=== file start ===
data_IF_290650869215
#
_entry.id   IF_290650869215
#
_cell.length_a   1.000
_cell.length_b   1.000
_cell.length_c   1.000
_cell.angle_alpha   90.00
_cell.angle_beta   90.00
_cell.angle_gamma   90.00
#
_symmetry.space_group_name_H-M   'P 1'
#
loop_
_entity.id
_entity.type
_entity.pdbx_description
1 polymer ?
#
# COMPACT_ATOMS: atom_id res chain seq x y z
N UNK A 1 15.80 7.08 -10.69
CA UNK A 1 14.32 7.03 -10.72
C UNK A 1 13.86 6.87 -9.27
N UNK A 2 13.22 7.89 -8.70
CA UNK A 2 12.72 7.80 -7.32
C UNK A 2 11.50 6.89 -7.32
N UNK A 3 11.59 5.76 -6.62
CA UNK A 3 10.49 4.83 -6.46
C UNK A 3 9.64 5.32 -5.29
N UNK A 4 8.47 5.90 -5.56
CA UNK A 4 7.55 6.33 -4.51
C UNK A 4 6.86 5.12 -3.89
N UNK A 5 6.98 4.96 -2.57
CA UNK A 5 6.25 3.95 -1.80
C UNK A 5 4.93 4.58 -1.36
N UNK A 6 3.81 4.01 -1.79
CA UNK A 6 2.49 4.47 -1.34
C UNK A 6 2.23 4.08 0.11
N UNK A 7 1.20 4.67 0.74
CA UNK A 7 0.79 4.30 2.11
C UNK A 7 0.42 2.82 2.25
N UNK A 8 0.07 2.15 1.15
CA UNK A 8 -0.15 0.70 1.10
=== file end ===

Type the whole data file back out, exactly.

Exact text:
data_IF_290650869215
#
_entry.id   IF_290650869215
#
_cell.length_a   1.000
_cell.length_b   1.000
_cell.length_c   1.000
_cell.angle_alpha   90.00
_cell.angle_beta   90.00
_cell.angle_gamma   90.00
#
_symmetry.space_group_name_H-M   'P 1'
#
loop_
_entity.id
_entity.type
_entity.pdbx_description
1 polymer ?
#
# COMPACT_ATOMS: atom_id res chain seq x y z
N UNK A 1 15.80 7.08 -10.69
CA UNK A 1 14.32 7.03 -10.72
C UNK A 1 13.86 6.87 -9.27
N UNK A 2 13.22 7.89 -8.70
CA UNK A 2 12.72 7.80 -7.32
C UNK A 2 11.50 6.89 -7.32
N UNK A 3 11.59 5.76 -6.62
CA UNK A 3 10.49 4.83 -6.46
C UNK A 3 9.64 5.32 -5.29
N UNK A 4 8.47 5.90 -5.56
CA UNK A 4 7.55 6.33 -4.51
C UNK A 4 6.86 5.12 -3.89
N UNK A 5 6.98 4.96 -2.57
CA UNK A 5 6.25 3.95 -1.80
C UNK A 5 4.93 4.58 -1.36
N UNK A 6 3.81 4.01 -1.79
CA UNK A 6 2.49 4.47 -1.34
C UNK A 6 2.23 4.08 0.11
N UNK A 7 1.20 4.67 0.74
CA UNK A 7 0.79 4.30 2.11
C UNK A 7 0.42 2.82 2.25
N UNK A 8 0.07 2.15 1.15
CA UNK A 8 -0.15 0.70 1.10